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5 Reasons Why Pelvic Health Is Important For Women

Posted by Johnson Memorial Health on Apr 14, 2019 10:34:00 AM

First things first: Do you know where your pelvis is? Your pelvis is located between your abdomen and your legs.

Your pelvic floor is made up of muscles and tissue between the bony parts of your pelvis. The pelvic floor is responsible for supporting the function of urination, bowel movements, sex and pregnancy and delivery. It also keeps the bladder, intestines and reproductive organs in place.

Sounds important, right? You’re absolutely right. Taking care of your pelvic health can be done in multiple ways. It is important to see your OB/GYN once a year for an exam and lab work. Making sure you maintain a healthy weight is also important. If you are overweight, more pressure is put on the pelvic floor, straining the muscles and tissue that keep everything in place.

Here are five reasons why pelvic health is so important for women.

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Topics: Women's Health

That Pelvic Pain Could Be Endometriosis

Posted by Johnson Memorial Health on Apr 3, 2019 11:24:00 AM

When you feel pain, your body is sending a signal – usually indicating something is not right.

When women feel pain in their pelvic area, they should heed the warning and see a doctor. One of the most common causes, Endometriosis, needs attention.

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Topics: Women's Health

Urinary Incontinence: Frequently Asked Questions

Posted by Johnson Memorial Health on Mar 3, 2019 5:30:55 PM

Patients should start a dialogue if experiencing symptoms of urinary incontinence sooner rather than later, so that your physician can help you better understand the causes. Additionally, your physician can offer guidance about the best treatment options.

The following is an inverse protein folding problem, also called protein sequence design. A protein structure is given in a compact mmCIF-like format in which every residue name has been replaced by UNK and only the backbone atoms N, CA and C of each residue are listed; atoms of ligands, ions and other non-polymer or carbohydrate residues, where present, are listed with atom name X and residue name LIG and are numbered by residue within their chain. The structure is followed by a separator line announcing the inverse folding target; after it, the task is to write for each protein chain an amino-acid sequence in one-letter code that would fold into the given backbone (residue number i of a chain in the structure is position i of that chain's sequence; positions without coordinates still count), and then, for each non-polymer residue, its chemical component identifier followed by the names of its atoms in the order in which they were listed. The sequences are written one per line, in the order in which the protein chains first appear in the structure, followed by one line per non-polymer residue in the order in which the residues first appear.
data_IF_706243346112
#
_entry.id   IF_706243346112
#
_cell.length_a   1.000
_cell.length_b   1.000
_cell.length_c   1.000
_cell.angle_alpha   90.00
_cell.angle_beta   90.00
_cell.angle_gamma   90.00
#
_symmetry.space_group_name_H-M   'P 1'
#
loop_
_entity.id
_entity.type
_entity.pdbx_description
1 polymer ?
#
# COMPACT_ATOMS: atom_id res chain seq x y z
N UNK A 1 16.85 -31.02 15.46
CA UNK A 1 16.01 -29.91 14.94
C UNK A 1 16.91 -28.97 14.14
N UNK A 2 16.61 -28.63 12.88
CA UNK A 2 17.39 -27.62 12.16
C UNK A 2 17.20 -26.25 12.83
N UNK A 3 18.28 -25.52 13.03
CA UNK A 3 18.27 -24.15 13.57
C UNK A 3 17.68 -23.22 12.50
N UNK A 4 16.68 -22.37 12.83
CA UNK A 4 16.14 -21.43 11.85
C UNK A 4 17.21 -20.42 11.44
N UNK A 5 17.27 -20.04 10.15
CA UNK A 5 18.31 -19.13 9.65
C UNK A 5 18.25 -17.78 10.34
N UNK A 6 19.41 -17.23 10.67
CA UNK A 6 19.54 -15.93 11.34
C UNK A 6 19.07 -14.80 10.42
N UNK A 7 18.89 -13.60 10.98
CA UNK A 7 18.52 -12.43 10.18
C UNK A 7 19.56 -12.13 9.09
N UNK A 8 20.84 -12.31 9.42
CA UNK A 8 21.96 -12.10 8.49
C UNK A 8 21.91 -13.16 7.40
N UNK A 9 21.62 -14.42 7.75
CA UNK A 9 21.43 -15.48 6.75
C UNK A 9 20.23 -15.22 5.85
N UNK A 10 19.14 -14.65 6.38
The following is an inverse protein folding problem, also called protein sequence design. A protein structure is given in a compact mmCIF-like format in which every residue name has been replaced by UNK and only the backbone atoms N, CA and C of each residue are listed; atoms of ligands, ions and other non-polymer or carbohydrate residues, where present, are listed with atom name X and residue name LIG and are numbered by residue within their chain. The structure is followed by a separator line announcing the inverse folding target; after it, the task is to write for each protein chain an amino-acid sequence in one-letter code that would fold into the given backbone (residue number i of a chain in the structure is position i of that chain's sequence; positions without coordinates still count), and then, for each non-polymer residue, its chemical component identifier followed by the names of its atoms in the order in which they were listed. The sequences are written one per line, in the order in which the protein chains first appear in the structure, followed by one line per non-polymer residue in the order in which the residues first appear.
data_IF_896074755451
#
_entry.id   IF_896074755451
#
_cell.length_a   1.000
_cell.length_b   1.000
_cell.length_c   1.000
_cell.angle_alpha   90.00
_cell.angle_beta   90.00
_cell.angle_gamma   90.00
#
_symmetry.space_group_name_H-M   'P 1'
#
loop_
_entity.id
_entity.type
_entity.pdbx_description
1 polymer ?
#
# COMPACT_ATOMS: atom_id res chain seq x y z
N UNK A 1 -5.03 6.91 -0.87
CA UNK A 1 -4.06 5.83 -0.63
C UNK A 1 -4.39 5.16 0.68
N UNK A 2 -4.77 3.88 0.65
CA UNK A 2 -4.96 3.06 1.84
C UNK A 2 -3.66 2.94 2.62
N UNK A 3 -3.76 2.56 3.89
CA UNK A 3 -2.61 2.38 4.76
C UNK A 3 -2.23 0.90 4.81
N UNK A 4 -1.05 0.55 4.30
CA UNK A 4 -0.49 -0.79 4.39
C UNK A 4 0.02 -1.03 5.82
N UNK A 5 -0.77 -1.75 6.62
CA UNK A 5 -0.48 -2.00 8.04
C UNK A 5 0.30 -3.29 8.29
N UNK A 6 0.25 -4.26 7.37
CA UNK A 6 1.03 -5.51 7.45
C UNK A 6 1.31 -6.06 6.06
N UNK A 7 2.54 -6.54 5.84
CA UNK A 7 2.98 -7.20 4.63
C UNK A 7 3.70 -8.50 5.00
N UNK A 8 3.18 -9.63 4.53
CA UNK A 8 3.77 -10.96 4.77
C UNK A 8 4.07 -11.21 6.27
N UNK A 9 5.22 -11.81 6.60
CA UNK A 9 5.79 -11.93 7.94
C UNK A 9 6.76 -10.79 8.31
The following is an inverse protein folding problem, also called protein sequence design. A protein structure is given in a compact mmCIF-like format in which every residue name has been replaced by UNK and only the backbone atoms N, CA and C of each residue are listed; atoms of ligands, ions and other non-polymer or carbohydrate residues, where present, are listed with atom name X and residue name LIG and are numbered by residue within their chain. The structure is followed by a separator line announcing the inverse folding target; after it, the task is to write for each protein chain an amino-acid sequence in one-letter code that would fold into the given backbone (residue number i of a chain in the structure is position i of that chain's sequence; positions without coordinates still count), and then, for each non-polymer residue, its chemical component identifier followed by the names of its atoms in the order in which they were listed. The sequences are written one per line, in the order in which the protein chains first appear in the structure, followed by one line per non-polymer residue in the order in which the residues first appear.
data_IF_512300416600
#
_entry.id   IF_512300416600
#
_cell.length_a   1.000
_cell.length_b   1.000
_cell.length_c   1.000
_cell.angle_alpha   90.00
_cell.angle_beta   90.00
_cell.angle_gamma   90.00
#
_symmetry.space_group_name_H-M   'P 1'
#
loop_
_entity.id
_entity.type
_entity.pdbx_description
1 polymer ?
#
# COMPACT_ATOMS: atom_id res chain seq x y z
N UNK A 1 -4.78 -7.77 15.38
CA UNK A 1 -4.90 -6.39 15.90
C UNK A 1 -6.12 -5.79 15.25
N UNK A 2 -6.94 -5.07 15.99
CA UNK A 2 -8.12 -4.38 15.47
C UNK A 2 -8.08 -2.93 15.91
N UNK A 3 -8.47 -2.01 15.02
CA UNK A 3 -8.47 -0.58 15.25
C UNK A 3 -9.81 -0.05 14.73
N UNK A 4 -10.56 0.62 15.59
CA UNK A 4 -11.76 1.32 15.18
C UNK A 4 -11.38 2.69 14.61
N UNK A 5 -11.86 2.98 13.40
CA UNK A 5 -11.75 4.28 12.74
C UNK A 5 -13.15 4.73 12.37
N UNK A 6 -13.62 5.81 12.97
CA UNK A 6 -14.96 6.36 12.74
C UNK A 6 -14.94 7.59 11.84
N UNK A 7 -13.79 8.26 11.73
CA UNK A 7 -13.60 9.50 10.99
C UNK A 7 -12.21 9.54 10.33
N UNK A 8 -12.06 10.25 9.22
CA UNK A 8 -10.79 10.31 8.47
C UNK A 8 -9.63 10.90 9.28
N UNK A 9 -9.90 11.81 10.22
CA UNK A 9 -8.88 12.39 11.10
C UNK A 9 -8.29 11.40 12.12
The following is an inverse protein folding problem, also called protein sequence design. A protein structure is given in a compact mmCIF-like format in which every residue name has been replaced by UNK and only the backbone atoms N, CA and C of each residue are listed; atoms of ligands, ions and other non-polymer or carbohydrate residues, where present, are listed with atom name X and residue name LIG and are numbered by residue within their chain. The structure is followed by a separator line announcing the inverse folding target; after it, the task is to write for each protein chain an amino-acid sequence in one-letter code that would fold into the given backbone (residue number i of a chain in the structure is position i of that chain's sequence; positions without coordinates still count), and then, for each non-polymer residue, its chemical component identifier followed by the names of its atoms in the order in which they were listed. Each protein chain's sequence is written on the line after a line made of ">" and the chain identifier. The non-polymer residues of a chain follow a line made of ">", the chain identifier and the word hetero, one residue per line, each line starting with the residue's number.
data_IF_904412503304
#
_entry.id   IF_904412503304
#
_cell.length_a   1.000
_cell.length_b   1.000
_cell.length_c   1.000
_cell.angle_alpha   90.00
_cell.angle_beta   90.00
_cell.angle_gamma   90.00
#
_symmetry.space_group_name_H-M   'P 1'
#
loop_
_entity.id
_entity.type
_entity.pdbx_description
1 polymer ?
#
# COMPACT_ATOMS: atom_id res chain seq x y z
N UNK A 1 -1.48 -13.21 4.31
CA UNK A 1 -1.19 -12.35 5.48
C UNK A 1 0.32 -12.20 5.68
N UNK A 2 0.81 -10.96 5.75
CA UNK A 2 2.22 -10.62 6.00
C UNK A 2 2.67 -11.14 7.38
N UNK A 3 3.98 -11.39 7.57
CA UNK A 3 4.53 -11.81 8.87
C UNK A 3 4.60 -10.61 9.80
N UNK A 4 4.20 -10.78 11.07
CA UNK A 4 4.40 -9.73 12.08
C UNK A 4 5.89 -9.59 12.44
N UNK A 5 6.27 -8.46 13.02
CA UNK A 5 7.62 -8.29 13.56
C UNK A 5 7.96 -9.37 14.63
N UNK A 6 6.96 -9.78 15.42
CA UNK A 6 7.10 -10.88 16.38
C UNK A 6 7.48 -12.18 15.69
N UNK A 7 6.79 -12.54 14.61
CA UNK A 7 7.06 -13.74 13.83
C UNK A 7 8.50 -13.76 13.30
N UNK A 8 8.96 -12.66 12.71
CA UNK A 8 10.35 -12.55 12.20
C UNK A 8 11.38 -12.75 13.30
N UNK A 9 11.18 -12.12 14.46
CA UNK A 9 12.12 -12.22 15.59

There is no reason to suffer in silence from a sense of shame or embarrassment. Urinary incontinence is a common condition and it is highly treatable.

Here’s a brief list of FAQ’s to help you start a discussion with your physician.

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Topics: Women's Health

Does Not Having Children Affect Reproductive Health for Women?

Posted by Johnson Memorial Health on Mar 27, 2018 9:53:12 AM

Over the past few decades, experts have debated the impact of not having children on women’s health. Between 1994 and 2014, the percentage of women who had no children by age 44 hovered between 15 and 20%, up from 10% in the 1970s.

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Topics: Women's Health

The Three Stages of Menopause

Posted by Johnson Memorial Health on Mar 27, 2018 9:52:43 AM

Did you know menopause isn’t just one phase? It’s actually divided into three stages, based on where you are in your reproductive and hormonal life. Here’s a closer look at the four stages of menopause and what they mean for your reproductive health.

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Topics: Women's Health

How to Know If You Have a Hormone Imbalance

Posted by Johnson Memorial Health on Mar 19, 2018 11:08:53 AM